There isn’t a whole lot of variation in how you can redeem cash back rewards, but the Wells Fargo Propel Amex still gives you a few options. Your points are worth a fixed one cent each when redeemed for travel, gift cards, charity donations or cash back, but it is possible to get more value with the right card pairing. Wells Fargo lets you pool your points across cards, so if you also hold the Wells Fargo Visa Signature® Card you can redeem your points for airfare at a rate of 1.5 cents each. This might be a useful option for some, but if you’re looking to earn travel rewards it’s easy to find a better card to achieve that goal.
The information for the Wells Fargo Visa Signature has been collected independently by The Points Guy. The card details on this page have not been reviewed or provided by the card issuer.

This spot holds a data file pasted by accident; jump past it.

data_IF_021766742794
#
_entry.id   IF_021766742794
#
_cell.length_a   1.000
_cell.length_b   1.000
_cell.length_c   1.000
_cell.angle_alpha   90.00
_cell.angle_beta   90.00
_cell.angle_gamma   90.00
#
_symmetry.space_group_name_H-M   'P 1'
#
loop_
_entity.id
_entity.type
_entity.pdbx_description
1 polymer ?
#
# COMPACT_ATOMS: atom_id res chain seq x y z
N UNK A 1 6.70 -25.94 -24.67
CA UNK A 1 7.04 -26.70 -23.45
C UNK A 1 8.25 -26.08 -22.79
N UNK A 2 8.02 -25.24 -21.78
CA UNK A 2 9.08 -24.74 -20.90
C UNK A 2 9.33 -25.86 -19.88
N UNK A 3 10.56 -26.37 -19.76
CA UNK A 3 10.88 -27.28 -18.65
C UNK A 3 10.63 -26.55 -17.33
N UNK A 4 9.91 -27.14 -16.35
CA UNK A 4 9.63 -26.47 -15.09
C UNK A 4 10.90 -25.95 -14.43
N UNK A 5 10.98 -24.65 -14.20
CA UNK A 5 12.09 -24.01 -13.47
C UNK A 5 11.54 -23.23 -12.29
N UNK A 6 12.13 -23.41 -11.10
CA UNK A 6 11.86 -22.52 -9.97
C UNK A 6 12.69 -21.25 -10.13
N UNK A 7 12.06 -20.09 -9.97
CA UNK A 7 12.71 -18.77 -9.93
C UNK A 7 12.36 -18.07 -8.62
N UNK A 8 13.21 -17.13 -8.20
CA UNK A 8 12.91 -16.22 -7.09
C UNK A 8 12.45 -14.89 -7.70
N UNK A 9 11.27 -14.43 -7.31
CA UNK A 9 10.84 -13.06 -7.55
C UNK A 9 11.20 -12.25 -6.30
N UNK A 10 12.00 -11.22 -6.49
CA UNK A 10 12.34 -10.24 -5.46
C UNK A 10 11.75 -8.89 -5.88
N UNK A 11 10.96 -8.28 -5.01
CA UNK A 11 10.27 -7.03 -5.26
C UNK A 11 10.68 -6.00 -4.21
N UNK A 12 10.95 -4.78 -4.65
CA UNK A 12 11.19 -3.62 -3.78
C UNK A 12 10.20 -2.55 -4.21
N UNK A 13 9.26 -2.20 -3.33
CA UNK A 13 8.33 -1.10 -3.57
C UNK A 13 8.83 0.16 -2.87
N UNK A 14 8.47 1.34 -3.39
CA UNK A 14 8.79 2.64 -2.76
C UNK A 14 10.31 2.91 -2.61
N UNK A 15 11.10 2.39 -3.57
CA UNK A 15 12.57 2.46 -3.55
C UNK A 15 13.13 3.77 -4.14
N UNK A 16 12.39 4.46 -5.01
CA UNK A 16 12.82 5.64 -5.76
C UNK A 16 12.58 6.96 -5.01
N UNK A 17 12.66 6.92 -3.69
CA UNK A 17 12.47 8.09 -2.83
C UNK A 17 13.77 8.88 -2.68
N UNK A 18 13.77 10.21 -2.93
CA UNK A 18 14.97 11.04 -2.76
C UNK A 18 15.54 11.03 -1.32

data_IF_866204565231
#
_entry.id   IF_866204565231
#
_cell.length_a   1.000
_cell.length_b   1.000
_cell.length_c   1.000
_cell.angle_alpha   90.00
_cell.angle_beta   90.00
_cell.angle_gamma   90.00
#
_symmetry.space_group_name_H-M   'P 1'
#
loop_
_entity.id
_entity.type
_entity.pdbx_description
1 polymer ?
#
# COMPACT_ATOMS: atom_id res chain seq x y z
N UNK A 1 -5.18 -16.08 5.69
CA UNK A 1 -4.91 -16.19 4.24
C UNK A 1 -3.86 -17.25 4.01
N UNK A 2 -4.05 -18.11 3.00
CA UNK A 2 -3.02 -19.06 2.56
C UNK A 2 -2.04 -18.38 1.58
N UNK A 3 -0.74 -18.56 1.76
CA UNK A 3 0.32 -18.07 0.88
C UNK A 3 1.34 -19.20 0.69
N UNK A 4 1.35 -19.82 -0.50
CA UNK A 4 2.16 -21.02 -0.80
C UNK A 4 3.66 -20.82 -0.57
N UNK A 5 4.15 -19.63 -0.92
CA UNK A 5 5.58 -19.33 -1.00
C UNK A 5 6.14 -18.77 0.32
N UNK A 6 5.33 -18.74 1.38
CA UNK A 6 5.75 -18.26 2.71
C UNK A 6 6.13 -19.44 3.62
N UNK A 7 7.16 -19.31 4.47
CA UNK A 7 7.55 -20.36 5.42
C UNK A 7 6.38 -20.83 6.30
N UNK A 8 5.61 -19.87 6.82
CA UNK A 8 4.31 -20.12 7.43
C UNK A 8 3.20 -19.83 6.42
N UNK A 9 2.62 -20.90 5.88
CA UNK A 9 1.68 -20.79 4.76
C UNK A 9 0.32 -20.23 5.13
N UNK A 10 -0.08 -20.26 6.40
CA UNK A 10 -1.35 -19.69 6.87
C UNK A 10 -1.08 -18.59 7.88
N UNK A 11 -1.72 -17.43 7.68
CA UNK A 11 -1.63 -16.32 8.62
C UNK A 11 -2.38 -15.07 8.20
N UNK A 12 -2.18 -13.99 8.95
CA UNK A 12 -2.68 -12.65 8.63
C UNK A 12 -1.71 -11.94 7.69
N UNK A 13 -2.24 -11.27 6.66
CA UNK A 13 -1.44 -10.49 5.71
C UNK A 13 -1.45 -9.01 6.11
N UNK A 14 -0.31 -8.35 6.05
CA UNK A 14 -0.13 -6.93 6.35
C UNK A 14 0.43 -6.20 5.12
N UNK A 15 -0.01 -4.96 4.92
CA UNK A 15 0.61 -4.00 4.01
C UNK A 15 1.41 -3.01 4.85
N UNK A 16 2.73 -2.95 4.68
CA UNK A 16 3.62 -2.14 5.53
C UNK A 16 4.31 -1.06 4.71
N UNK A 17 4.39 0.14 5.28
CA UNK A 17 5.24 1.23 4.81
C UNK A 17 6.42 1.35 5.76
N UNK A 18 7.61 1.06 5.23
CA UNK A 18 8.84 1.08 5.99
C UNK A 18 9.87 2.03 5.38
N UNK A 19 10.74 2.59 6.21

The Blue Cash Preferred offers similar options, allowing you to redeem your cash back rewards for a statement credit, gift cards, or to shop with your rewards. No matter how you intend on using this extra money, I strongly suggest opting for cash back. Even if you want to buy gift cards or make a travel purchase, you should charge those to your credit card to earn more rewards and use the cash back to pay off the bill.
Winner: This is a tie, at the end of the day the best use of cash back cards is to put more money in your wallet and these cards do it equally well.
The decision by Amex and Wells Fargo to offer bonus rewards for select streaming services is indicative of a broader shift in American consumer demographics. As with any cash back card, you have to be really careful that your rewards each year will be greater than your annual fee in order to justify keeping the card open. The Wells Fargo Propel has a decent bonus, no annual fee and strong bonus categories, making it the better choice for most people.
For rates and fees of the Blue Cash Preferred Card, click here.
Featured photo by The Points Guy.